Sixty-five years ago this year Henry J. Kaiser emerged on the American scene as the single most popular civilian hero of World War II, which came to an end in 1945.
It was a Roper Poll that spring that reported that—in the words of Stephen B. Adams, author of “Mr. Kaiser goes to Washington”—the American public “believed Kaiser had done more to help the president win the war than any other civilian.”
A Gallup Poll a few months later found Kaiser at the top of the list of people Americans thought should be president—with Kaiser trailing only Generals Douglas MacArthur and Dwight Eisenhower. It is no surprise, then, that Kaiser was on President Roosevelt’s short list for vice president when he chose Harry Truman in the election of 1944.
Why not Kaiser? One answer comes from Michael Dobrin, guest curator of a special exhibit on Kaiser’s life at the Oakland Museum of California in 2004, who concluded Kaiser was too progressive for Democratic Party leaders.
“…Conservative party insiders—probably sensing coming postwar struggles over civil rights—balked at his overt advocacy of voter education, voters’ rights and support for unions,” Dobrin wrote in The Museum of California Magazine. “His name was dropped from the list.”
The public’s admiration for Henry Kaiser—whose most enduring legacy is co-founding with surgeon Sidney R. Garfield the medical care program that bears his name—lasted up to and beyond the end of his life in 1967. Indeed, he was so beloved that when he died in 1967 mourners flooded his memorial service with more than 20,000 white and red roses—said to be the entire supply of all florists in the San Francisco Bay Area. This was in addition to thousands of orchids and other flora from people in the Hawaiian Islands.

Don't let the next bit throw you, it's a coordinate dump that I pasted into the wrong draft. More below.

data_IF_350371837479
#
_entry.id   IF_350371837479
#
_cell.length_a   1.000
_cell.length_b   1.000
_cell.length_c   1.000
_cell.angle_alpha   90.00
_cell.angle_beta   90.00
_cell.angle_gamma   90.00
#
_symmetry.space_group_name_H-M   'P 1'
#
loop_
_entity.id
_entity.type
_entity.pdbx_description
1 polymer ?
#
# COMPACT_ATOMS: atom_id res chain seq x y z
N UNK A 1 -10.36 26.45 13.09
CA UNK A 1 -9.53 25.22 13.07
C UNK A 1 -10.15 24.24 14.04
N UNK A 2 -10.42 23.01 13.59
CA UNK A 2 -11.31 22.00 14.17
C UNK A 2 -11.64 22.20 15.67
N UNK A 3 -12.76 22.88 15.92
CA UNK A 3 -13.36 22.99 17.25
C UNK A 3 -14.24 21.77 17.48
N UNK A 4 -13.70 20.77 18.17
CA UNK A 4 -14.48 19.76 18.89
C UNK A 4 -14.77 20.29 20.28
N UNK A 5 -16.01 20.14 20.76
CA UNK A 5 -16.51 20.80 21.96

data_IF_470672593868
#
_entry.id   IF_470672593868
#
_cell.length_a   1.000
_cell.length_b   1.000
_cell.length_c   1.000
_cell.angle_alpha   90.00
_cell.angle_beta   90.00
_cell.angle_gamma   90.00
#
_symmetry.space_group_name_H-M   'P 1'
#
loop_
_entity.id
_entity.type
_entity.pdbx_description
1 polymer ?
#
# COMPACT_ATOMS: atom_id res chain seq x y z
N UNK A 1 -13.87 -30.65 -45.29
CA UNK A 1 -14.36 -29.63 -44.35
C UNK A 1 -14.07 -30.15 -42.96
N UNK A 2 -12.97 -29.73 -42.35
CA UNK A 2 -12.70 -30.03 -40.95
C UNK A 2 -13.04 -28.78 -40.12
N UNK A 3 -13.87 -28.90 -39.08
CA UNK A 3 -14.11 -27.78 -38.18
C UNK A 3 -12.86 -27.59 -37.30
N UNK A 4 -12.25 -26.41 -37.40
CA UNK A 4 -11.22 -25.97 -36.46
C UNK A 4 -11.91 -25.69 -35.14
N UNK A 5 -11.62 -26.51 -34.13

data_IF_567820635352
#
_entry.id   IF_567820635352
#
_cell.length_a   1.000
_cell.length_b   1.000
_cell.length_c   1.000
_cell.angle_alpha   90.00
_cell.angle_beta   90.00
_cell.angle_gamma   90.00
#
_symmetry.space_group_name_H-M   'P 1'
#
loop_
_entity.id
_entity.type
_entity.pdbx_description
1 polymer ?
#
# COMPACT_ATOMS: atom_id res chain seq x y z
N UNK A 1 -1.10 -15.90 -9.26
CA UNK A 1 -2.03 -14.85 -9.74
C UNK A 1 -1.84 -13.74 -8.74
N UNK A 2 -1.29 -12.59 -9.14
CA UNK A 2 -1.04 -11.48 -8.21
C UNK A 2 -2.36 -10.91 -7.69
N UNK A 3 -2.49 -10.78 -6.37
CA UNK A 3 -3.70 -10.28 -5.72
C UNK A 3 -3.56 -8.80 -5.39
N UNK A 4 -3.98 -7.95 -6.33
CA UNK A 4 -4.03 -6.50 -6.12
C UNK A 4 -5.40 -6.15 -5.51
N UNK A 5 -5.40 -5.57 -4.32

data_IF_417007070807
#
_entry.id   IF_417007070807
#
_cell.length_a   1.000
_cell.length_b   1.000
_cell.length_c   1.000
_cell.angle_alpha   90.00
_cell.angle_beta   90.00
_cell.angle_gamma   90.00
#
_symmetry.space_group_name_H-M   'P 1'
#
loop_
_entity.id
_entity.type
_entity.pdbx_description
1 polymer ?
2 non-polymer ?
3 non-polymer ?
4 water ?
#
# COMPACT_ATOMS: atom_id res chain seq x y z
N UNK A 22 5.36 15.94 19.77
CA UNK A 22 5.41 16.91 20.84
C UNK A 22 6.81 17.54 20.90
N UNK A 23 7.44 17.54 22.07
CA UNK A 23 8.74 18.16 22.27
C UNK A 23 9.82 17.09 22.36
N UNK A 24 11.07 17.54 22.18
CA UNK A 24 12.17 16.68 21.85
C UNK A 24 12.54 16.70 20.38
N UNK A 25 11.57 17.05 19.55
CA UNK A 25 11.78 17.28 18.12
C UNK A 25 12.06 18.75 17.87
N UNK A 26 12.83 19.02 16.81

As President Lyndon B. Johnson said in condolences sent to Kaiser’s family, “Henry J. Kaiser embodied in his own career all that has been best in our country’s tradition. His own energy, imagination and determination gave him greatness—and he used that greatness to give unflaggingly for the betterment of his country and his fellow man.”
Today, of course, his efforts—and the legendary labor of almost a quarter million men and women of all races who worked for him in his West Coast ship building operations—are honored by the Rosie the Riveter / World War II Home Front National Historical Park in Richmond, Calif., which celebrates its 10th anniversary this year.
Interested in learning more about Henry J. Kaiser? Here are three good books, any one of which you might find in a local library (or for sale online):
“Henry J. Kaiser: Builder in the Modern American West,” Mark S. Foster, University of Texas Press, Austin, Texas, 1991.
“Henry J. Kaiser: Western Colossus,” Albert P. Heiner, Halo Books, San Francisco, Calif., 1991.
“Mr. Kaiser Goes to Washington, The Rise of a Government Entrepreneur,” Stephen B. Adams, The University of North Carolina Press, Chapel Hill, North Carolina, 1997.